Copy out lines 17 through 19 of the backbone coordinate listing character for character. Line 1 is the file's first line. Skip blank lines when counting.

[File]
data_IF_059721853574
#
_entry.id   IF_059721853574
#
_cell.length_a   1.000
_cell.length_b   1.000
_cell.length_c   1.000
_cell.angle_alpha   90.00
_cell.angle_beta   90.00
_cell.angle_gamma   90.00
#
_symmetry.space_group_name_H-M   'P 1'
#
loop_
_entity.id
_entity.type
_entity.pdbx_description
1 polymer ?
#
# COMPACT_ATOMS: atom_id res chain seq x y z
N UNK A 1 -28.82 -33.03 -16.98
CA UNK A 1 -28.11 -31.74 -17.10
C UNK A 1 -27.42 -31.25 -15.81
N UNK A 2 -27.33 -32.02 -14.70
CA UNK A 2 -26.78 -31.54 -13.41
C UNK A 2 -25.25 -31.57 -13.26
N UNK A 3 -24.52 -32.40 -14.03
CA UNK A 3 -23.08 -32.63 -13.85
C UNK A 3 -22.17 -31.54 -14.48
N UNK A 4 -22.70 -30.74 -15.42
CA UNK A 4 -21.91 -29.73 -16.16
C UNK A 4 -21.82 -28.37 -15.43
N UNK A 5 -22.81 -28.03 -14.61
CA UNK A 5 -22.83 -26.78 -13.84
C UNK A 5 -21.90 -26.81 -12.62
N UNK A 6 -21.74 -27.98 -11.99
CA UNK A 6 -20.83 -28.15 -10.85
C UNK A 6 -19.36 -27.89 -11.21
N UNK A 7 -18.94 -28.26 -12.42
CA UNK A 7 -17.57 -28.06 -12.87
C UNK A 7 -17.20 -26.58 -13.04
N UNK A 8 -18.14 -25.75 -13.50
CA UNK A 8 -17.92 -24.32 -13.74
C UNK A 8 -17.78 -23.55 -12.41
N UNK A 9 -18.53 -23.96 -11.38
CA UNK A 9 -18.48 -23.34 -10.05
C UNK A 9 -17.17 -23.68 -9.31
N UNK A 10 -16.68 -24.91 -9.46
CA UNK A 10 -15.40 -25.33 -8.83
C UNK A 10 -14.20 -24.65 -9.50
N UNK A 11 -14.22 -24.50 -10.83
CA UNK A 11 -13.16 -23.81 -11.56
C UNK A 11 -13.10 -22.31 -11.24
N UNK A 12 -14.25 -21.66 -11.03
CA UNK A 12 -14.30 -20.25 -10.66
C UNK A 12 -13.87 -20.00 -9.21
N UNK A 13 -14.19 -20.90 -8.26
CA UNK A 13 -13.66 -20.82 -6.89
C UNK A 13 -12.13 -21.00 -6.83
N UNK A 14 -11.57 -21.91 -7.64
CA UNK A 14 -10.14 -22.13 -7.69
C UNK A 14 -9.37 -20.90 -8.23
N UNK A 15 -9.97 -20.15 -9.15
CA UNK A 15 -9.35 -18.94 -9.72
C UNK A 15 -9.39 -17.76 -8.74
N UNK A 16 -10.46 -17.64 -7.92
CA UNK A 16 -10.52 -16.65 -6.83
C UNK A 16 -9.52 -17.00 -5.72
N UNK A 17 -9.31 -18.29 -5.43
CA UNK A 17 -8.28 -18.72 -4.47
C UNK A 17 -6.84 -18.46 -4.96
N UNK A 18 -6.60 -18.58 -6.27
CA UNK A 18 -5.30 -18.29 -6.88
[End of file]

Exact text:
_entity.pdbx_description
1 polymer ?
#